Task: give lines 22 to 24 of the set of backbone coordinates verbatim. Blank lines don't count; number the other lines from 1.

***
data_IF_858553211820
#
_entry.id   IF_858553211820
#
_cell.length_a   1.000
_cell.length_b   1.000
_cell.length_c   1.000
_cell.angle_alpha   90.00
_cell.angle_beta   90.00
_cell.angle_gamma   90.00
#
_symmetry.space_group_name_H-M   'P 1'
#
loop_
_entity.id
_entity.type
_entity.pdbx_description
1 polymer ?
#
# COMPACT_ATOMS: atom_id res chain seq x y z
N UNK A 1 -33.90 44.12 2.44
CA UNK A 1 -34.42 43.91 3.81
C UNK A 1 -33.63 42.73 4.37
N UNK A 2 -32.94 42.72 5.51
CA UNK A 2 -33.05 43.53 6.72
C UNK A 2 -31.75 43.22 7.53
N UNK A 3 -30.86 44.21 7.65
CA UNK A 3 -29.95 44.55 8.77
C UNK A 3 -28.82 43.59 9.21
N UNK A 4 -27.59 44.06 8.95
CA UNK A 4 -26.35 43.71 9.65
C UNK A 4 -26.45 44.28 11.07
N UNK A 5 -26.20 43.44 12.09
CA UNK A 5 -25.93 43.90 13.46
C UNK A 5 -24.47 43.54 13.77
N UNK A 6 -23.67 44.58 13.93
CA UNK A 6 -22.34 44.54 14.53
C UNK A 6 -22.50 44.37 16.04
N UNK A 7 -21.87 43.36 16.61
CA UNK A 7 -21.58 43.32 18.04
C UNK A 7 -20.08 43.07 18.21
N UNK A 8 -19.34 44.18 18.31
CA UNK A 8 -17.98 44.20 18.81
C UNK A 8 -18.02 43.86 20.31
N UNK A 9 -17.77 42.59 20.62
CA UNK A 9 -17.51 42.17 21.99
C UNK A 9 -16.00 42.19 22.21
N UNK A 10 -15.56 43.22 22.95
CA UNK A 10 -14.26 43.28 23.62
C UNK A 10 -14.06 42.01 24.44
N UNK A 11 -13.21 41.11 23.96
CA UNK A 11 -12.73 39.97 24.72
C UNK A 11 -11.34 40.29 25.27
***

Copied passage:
CA UNK A 1 -34.42 43.91 3.81
C UNK A 1 -33.63 42.73 4.37
N UNK A 2 -32.94 42.72 5.51